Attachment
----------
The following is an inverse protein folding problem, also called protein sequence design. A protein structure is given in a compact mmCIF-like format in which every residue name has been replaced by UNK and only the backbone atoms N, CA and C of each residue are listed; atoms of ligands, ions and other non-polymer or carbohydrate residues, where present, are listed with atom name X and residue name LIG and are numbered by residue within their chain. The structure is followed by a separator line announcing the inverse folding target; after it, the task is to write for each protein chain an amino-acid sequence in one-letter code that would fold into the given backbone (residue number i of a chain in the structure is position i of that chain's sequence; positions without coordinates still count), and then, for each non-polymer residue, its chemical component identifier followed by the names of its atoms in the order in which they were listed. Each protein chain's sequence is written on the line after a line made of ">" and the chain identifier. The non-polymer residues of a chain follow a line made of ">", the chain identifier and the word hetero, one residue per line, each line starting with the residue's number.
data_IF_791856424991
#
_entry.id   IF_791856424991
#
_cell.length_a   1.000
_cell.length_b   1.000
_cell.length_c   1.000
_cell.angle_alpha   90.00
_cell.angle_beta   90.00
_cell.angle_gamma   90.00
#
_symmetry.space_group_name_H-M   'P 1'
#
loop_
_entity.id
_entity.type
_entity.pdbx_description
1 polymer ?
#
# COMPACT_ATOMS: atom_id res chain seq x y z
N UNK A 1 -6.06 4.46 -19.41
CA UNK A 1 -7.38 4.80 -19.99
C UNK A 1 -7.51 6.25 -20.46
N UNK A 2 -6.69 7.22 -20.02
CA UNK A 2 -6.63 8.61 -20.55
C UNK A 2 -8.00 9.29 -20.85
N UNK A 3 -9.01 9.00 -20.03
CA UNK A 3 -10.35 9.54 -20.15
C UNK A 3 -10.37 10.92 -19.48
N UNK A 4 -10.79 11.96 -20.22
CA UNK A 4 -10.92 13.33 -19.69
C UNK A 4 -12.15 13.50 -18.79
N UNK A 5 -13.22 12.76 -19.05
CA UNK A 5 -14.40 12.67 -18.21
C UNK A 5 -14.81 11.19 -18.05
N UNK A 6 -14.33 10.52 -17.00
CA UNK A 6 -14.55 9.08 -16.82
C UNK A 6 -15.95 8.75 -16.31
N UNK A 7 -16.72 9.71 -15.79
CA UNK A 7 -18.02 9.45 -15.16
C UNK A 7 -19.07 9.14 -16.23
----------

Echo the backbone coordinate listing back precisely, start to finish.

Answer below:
The following is an inverse protein folding problem, also called protein sequence design. A protein structure is given in a compact mmCIF-like format in which every residue name has been replaced by UNK and only the backbone atoms N, CA and C of each residue are listed; atoms of ligands, ions and other non-polymer or carbohydrate residues, where present, are listed with atom name X and residue name LIG and are numbered by residue within their chain. The structure is followed by a separator line announcing the inverse folding target; after it, the task is to write for each protein chain an amino-acid sequence in one-letter code that would fold into the given backbone (residue number i of a chain in the structure is position i of that chain's sequence; positions without coordinates still count), and then, for each non-polymer residue, its chemical component identifier followed by the names of its atoms in the order in which they were listed. Each protein chain's sequence is written on the line after a line made of ">" and the chain identifier. The non-polymer residues of a chain follow a line made of ">", the chain identifier and the word hetero, one residue per line, each line starting with the residue's number.
data_IF_791856424991
#
_entry.id   IF_791856424991
#
_cell.length_a   1.000
_cell.length_b   1.000
_cell.length_c   1.000
_cell.angle_alpha   90.00
_cell.angle_beta   90.00
_cell.angle_gamma   90.00
#
_symmetry.space_group_name_H-M   'P 1'
#
loop_
_entity.id
_entity.type
_entity.pdbx_description
1 polymer ?
#
# COMPACT_ATOMS: atom_id res chain seq x y z
N UNK A 1 -6.06 4.46 -19.41
CA UNK A 1 -7.38 4.80 -19.99
C UNK A 1 -7.51 6.25 -20.46
N UNK A 2 -6.69 7.22 -20.02
CA UNK A 2 -6.63 8.61 -20.55
C UNK A 2 -8.00 9.29 -20.85
N UNK A 3 -9.01 9.00 -20.03
CA UNK A 3 -10.35 9.54 -20.15
C UNK A 3 -10.37 10.92 -19.48
N UNK A 4 -10.79 11.96 -20.22
CA UNK A 4 -10.92 13.33 -19.69
C UNK A 4 -12.15 13.50 -18.79
N UNK A 5 -13.22 12.76 -19.05
CA UNK A 5 -14.40 12.67 -18.21
C UNK A 5 -14.81 11.19 -18.05
N UNK A 6 -14.33 10.52 -17.00
CA UNK A 6 -14.55 9.08 -16.82
C UNK A 6 -15.95 8.75 -16.31
N UNK A 7 -16.72 9.71 -15.79
CA UNK A 7 -18.02 9.45 -15.16
C UNK A 7 -19.07 9.14 -16.23